Thursday, 30 May 2013

Land opposite Sandybridge Farm, B3004, Kingsley

This application, 54941, seeking permission for


is currently marked as open for consultation until 27th June

Local payment card fraud

Staff that deal with card payments are being warned after a number of attempts at using fraudulent credit cards have happened across the area this month.

The scams happened at supermarkets and other stores where two men tried to buy large amounts of store gifts vouchers. They attempted to use credit cards to make payment that had either been cloned (with someone else’s account details on the magnetic strip) or had been stolen.

Police are aware of several incidents where staff have wisely suspected the men and then refused to serve them. However there are likely to be many other offences where no one yet realises a crime has been committed. It may be some weeks before the genuine account holder receives their statement to find ‘they’ have bought hundreds of pounds of vouchers across the south!

If you work in a shop, or restaurant, or pretty much anywhere where card payments are taken and you offer gift vouchers, please be suspicious if someone attempts to buy hundreds of pounds worth.  Obviously not all transactions like this will be fraudulent, but do be cautious – how often would someone ordinarily buy such a large volume of vouchers from you? Are they buying a very generous wedding gift for someone, or simply using you to cash in the fraudulent cards and launder their ill-gotten gains?!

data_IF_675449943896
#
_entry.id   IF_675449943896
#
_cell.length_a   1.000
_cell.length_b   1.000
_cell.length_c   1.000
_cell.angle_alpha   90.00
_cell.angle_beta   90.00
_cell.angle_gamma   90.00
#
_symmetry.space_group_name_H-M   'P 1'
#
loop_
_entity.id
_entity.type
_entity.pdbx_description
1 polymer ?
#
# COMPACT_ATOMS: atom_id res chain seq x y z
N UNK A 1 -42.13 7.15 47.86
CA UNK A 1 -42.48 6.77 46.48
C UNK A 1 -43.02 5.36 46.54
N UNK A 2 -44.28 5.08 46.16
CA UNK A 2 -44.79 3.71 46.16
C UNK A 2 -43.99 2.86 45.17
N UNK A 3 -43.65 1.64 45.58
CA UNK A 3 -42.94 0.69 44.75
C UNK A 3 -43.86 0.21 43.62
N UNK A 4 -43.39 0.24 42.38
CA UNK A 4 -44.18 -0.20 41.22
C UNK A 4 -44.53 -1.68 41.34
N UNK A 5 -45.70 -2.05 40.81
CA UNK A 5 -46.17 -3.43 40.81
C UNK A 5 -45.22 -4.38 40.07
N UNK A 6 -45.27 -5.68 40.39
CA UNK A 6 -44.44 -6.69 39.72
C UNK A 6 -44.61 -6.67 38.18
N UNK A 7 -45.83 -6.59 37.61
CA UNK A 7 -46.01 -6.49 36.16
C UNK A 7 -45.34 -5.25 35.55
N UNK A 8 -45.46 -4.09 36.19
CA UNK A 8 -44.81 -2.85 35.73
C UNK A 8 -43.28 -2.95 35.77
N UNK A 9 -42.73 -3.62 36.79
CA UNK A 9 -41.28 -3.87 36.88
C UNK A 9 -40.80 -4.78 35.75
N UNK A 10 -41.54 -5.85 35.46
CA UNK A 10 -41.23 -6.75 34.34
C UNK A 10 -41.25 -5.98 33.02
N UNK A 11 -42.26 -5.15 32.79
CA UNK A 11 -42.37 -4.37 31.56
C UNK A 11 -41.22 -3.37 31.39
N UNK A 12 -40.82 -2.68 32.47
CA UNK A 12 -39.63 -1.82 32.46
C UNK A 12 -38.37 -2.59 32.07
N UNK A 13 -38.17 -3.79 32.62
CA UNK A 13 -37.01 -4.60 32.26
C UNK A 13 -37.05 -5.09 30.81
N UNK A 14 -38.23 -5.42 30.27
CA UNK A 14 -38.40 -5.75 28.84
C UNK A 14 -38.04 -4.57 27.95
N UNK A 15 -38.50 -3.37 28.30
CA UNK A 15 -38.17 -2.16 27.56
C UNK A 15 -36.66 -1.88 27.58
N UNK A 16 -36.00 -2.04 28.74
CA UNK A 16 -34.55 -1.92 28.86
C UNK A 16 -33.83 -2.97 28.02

Please also avoid buying ‘second hand’ gift vouchers. Someone may come up to you and claim that they’ve been given a particular voucher as a present ‘but they never shop there’. To help them out, please would you buy this £50 voucher for, say, £40?!  If something’s too good to be true, it almost certainly is.

The banks and credit card companies are very good at keeping an eye on unusual transactions on accounts. They may well contact you if your card is suddenly maxed out by buying supermarket vouchers. However, please keep an eye on your transactions and report any suspicious activity or incorrect transactions to your bank as soon as you notice them. Likewise, if your card is unexpectedly rejected when you try to use it, please don’t just crack open another one without checking why first.

Remember, Hampshire really is a safe place to live and work. However, we can all do our bit to make it an even better place to be so if you have information about ANY crime, please do not hesitate to give Crimestoppers a call. 0800 555 111 or log on to to give information online anonymously. For those of you Twittered up, please follow me on @HantsCrimestopp for regular updates.

PC Simon Wright

Tuesday, 28 May 2013

Land southeast of Sleaford service station

This application, 20136/044, seeking permission for


is currently marked as open for consultation until 22nd June.

Friday, 24 May 2013

Kingsley Village Summer Fete and Dog Show 9th June

Kingsley Village Summer Fete and Dog Show

Sunday 9th June 12.00 noon onwards

Featuring this year … FUN DOG SHOW